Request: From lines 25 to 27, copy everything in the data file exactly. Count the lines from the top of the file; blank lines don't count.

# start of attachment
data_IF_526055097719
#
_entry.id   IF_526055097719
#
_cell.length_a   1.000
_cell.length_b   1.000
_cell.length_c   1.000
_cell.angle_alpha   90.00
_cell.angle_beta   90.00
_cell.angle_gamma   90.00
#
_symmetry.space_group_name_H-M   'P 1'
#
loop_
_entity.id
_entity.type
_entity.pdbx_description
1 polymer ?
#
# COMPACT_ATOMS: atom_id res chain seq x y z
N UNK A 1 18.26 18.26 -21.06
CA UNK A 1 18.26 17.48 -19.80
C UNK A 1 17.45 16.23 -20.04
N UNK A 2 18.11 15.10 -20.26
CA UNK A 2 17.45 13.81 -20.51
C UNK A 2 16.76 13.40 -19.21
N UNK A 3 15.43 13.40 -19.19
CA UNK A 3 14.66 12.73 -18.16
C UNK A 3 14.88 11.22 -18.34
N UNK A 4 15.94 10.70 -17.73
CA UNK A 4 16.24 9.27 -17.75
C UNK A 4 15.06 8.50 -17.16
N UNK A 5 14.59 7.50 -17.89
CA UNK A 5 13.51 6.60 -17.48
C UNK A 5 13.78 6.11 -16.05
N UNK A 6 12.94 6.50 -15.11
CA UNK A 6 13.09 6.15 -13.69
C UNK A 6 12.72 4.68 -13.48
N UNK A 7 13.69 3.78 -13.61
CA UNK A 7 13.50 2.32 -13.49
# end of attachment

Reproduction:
CA UNK A 2 17.45 13.81 -20.51
C UNK A 2 16.76 13.40 -19.21
N UNK A 3 15.43 13.40 -19.19